After a near-landslide victory for his Conservative party on December 12, 2019, UK Prime Minister Boris Johnson rushed to follow through on the Brexit referendum. He convened Parliament December 20 in hopes of ratifying the Withdrawal Agreement Bill (WAB), a plan to separate the UK and EU as of January 31, 2020. MPs did just that, with 358 votes in favor versus 234 against.

In a nutshell: After three and a half years of teases, extensions and bitter debates both inside and outside of Parliament, Brexit is just a few weeks away. Dealing with patent and trademark application processes in either (or both) of these jurisdictions sometime in the not-too-distant future? Here is what you need to know:

The transition

Under the WAB, a transition period begins after January 31 in which the UK is not technically an EU member but must abide by the group of nations' laws and regulations and remain a part of its customs union. After December 31, 2020, only British rules will apply.

This grace period exists to allow UK and EU lawmakers to develop a mutually beneficial trade deal. Such an accord could include changes to patent and trademark regulations, so it will be critical to watch the progress of those negotiations closely. However, inventors and the organizations employing them, along with countless others around the world, may have to be more concerned with whether this deal is formulated and agreed upon between January 31 and the end of 2020. PM. Johnson is pushing to get the deal done but said he would not extend beyond the December 31 deadline to ensure such an outcome. European Commission President Ursula von der Leyen, in turn, expressed skepticism regarding the possibility of a meaningful accord in that period.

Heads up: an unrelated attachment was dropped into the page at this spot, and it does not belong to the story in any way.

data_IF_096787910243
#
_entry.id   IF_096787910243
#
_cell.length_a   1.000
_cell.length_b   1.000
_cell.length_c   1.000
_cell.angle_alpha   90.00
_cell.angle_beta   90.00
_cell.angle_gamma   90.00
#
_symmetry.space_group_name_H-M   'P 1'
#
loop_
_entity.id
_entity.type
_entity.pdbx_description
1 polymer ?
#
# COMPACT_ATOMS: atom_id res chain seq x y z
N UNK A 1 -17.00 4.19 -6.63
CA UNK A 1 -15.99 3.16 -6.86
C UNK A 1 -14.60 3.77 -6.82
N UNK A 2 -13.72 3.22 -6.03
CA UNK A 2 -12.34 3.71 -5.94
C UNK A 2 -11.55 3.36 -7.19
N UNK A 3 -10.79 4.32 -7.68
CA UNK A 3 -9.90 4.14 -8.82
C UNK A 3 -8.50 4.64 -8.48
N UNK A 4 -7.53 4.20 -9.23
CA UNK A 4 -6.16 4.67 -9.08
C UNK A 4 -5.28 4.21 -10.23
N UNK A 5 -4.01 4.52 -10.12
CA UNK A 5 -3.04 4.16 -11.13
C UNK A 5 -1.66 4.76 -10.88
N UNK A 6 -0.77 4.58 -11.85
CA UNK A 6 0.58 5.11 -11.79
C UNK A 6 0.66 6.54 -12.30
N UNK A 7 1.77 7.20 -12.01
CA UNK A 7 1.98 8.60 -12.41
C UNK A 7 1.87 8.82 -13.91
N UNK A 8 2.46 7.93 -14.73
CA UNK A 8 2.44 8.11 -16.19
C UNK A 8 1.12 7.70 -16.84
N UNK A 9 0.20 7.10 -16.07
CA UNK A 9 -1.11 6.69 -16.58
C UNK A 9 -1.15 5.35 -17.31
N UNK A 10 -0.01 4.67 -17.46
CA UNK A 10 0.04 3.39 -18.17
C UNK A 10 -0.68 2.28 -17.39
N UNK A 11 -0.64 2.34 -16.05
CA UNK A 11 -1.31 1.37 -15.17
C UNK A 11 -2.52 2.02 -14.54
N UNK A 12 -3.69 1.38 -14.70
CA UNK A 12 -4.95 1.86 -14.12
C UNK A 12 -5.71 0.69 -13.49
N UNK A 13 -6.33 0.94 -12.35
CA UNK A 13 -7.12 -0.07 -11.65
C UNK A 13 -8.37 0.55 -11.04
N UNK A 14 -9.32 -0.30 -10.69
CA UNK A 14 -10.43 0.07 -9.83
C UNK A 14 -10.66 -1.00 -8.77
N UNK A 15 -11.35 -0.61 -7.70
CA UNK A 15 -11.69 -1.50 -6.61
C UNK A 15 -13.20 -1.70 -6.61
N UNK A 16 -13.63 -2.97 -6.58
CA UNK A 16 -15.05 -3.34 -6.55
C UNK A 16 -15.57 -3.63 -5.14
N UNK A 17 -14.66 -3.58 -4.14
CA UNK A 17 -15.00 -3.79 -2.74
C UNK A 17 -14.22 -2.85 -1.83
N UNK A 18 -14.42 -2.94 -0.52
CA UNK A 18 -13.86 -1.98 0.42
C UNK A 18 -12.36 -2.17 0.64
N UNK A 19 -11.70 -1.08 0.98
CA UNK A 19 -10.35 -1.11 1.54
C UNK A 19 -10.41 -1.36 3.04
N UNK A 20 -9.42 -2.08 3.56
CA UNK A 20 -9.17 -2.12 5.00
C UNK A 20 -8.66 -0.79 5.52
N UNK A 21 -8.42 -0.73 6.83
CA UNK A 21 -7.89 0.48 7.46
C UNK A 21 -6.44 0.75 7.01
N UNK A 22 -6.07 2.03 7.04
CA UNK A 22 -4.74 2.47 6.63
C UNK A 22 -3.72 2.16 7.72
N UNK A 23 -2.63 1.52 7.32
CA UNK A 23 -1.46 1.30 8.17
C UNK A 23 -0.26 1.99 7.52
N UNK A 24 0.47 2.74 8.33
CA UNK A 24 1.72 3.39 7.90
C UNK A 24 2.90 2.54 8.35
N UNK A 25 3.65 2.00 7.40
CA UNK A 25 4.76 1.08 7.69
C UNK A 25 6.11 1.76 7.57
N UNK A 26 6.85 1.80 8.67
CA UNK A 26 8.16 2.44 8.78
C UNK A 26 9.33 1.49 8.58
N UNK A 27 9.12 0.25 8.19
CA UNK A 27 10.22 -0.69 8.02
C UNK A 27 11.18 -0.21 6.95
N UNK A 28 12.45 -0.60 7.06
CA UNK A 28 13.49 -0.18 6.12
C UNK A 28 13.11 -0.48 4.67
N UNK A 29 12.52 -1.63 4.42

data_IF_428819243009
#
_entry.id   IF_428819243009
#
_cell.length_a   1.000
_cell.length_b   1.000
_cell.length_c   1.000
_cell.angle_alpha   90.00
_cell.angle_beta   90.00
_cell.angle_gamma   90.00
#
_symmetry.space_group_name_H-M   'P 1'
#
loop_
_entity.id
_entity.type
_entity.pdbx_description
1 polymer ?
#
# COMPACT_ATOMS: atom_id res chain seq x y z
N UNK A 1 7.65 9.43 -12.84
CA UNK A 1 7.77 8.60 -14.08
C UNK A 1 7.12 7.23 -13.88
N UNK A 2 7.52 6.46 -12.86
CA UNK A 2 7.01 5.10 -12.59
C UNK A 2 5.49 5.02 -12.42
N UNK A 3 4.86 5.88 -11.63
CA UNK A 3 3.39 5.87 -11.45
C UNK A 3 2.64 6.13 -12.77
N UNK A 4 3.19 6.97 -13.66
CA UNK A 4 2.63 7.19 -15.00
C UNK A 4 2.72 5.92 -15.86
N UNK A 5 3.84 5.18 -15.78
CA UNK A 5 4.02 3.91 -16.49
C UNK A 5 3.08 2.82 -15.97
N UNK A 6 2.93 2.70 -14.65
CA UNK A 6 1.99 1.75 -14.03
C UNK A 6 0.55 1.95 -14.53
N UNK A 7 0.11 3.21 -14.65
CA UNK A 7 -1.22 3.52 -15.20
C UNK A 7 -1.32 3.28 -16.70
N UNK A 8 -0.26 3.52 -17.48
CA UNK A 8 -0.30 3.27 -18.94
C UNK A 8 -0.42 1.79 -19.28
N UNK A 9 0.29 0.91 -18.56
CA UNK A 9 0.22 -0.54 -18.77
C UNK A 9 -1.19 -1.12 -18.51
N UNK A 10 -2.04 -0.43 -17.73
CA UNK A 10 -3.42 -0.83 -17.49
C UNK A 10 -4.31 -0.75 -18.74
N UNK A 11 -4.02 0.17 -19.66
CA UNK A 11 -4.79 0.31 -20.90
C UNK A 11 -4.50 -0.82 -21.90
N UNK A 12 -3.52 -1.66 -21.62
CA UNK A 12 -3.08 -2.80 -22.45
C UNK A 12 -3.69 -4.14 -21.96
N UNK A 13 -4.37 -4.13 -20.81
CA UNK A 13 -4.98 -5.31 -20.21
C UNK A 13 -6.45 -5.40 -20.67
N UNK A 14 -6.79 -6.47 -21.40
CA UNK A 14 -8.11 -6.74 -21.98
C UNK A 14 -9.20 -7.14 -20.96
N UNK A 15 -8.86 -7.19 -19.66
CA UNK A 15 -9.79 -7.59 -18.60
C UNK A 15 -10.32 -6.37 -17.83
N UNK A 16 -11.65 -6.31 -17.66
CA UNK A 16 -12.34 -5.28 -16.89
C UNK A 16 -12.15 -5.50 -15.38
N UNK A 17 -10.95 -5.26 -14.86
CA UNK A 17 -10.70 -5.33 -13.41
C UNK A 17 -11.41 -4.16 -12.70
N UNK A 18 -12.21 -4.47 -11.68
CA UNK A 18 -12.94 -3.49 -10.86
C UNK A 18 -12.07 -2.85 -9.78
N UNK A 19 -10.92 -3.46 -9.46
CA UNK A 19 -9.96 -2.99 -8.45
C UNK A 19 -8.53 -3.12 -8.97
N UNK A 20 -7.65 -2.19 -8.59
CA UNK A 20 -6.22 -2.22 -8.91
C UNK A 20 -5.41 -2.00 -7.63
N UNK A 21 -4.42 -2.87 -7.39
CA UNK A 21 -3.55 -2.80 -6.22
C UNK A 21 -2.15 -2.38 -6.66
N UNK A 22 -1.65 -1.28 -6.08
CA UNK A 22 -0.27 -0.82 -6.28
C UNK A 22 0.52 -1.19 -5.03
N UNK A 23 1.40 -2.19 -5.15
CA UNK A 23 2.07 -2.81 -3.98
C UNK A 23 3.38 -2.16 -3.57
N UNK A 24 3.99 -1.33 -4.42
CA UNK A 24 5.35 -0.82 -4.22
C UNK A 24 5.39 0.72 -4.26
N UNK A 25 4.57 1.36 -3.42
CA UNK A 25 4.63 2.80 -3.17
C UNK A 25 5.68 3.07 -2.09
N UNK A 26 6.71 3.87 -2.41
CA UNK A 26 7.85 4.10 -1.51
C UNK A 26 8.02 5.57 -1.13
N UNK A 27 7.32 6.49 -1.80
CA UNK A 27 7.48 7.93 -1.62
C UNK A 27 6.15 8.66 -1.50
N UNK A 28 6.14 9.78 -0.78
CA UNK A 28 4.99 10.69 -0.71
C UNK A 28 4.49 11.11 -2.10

Effects on copyrights, trademarks and patents

Europe's IP laws will hold sway in the UK during the transition, but not after December 31. Afterward, most IP protections (though not all) will change in some way or another. As is the case with existing trademarks, anyone already holding a valid patent from the EPO will not need to apply for a new one with that organization or the UKIPO. Besides, if UK inventors apply for and receive EPO patents on their creations, the IP is protected in Britain and the EU, because the former will continue to participate in the European Patent Convention even post-transition. Holders of authorized and up-to-date trademarks and patents from the EPO or UKIPO should, for the most part, be all set with their IP protection.

Dennemeyer's comprehensive suite of international IP law services offers the full spectrum of coverage and representation you will need to ensure thorough protection of rights to your creations in the UK and EU alike. We have defined a specific EUTM / RCD filing service to assist UK clients when Brexit goes ahead. The concept has been designed for UK clients that need or want to work with an agent to file their future EUTM’s both cost effectively, and with proficiency.

We have put together a brief guide to cover all notable changes that Brexit will have on IP rights holders and the steps patents and trademark applicants may need to take to ensure nothing goes awry with their IPRs. No matter how stressful the transition and final separation of Britain from the EEA may be for your business and its personnel, you can rest assured your IP will be in secure hands with us.